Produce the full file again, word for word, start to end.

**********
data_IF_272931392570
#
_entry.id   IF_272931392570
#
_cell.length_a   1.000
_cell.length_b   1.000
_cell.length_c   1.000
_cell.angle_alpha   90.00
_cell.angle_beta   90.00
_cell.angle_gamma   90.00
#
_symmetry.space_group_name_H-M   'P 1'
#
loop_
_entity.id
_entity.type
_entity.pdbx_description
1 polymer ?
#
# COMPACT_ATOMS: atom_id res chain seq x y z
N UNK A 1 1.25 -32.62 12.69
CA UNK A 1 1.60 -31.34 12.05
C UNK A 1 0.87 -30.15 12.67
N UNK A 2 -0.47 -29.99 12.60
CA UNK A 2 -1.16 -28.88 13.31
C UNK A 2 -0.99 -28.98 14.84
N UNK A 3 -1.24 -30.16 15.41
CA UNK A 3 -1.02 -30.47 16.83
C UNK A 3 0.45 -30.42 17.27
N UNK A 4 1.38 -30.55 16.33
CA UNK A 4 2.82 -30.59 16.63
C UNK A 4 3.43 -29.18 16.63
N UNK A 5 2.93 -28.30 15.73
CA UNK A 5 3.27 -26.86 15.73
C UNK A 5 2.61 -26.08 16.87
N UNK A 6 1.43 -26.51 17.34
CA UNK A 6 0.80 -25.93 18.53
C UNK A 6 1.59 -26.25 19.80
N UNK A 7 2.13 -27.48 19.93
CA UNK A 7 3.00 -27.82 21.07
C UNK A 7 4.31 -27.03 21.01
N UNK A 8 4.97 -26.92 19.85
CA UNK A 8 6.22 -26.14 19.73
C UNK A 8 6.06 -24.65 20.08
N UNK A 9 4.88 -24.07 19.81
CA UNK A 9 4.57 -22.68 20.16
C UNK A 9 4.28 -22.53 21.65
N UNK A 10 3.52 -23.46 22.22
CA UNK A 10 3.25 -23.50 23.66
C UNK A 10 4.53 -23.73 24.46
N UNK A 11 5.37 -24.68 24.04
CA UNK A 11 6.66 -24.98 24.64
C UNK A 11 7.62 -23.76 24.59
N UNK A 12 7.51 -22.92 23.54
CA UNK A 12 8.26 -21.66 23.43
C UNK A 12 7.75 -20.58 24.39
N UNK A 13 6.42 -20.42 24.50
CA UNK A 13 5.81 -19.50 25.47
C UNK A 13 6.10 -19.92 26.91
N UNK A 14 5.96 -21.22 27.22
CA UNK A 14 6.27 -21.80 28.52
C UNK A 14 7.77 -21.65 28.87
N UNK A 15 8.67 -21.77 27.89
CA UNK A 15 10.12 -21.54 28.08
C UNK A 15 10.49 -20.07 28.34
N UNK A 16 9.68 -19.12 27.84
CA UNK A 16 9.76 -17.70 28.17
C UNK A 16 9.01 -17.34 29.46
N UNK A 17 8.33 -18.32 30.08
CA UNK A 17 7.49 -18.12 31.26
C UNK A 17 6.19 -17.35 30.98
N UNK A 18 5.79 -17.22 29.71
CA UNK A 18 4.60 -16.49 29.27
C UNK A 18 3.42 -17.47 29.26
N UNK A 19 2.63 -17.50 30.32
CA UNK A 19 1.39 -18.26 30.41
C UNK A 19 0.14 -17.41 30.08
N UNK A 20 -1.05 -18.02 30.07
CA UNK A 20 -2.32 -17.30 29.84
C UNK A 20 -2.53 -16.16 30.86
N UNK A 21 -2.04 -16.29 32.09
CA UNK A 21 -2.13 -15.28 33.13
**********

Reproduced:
data_IF_272931392570
#
_entry.id   IF_272931392570
#
_cell.length_a   1.000
_cell.length_b   1.000
_cell.length_c   1.000
_cell.angle_alpha   90.00
_cell.angle_beta   90.00
_cell.angle_gamma   90.00
#
_symmetry.space_group_name_H-M   'P 1'
#
loop_
_entity.id
_entity.type
_entity.pdbx_description
1 polymer ?
#
# COMPACT_ATOMS: atom_id res chain seq x y z
N UNK A 1 1.25 -32.62 12.69
CA UNK A 1 1.60 -31.34 12.05
C UNK A 1 0.87 -30.15 12.67
N UNK A 2 -0.47 -29.99 12.60
CA UNK A 2 -1.16 -28.88 13.31
C UNK A 2 -0.99 -28.98 14.84
N UNK A 3 -1.24 -30.16 15.41
CA UNK A 3 -1.02 -30.47 16.83
C UNK A 3 0.45 -30.42 17.27
N UNK A 4 1.38 -30.55 16.33
CA UNK A 4 2.82 -30.59 16.63
C UNK A 4 3.43 -29.18 16.63
N UNK A 5 2.93 -28.30 15.73
CA UNK A 5 3.27 -26.86 15.73
C UNK A 5 2.61 -26.08 16.87
N UNK A 6 1.43 -26.51 17.34
CA UNK A 6 0.80 -25.93 18.53
C UNK A 6 1.59 -26.25 19.80
N UNK A 7 2.13 -27.48 19.93
CA UNK A 7 3.00 -27.82 21.07
C UNK A 7 4.31 -27.03 21.01
N UNK A 8 4.97 -26.92 19.85
CA UNK A 8 6.22 -26.14 19.73
C UNK A 8 6.06 -24.65 20.08
N UNK A 9 4.88 -24.07 19.81
CA UNK A 9 4.57 -22.68 20.16
C UNK A 9 4.28 -22.53 21.65
N UNK A 10 3.52 -23.46 22.22
CA UNK A 10 3.25 -23.50 23.66
C UNK A 10 4.53 -23.73 24.46
N UNK A 11 5.37 -24.68 24.04
CA UNK A 11 6.66 -24.98 24.64
C UNK A 11 7.62 -23.76 24.59
N UNK A 12 7.51 -22.92 23.54
CA UNK A 12 8.26 -21.66 23.43
C UNK A 12 7.75 -20.58 24.39
N UNK A 13 6.42 -20.42 24.50
CA UNK A 13 5.81 -19.50 25.47
C UNK A 13 6.10 -19.92 26.91
N UNK A 14 5.96 -21.22 27.22
CA UNK A 14 6.27 -21.80 28.52
C UNK A 14 7.77 -21.65 28.87
N UNK A 15 8.67 -21.77 27.89
CA UNK A 15 10.12 -21.54 28.08
C UNK A 15 10.49 -20.07 28.34
N UNK A 16 9.68 -19.12 27.84
CA UNK A 16 9.76 -17.70 28.17
C UNK A 16 9.01 -17.34 29.46
N UNK A 17 8.33 -18.32 30.08
CA UNK A 17 7.49 -18.12 31.26
C UNK A 17 6.19 -17.35 30.98
N UNK A 18 5.79 -17.22 29.71
CA UNK A 18 4.60 -16.49 29.27
C UNK A 18 3.42 -17.47 29.26
N UNK A 19 2.63 -17.50 30.32
CA UNK A 19 1.39 -18.26 30.41
C UNK A 19 0.14 -17.41 30.08
N UNK A 20 -1.05 -18.02 30.07
CA UNK A 20 -2.32 -17.30 29.84
C UNK A 20 -2.53 -16.16 30.86
N UNK A 21 -2.04 -16.29 32.09
CA UNK A 21 -2.13 -15.28 33.13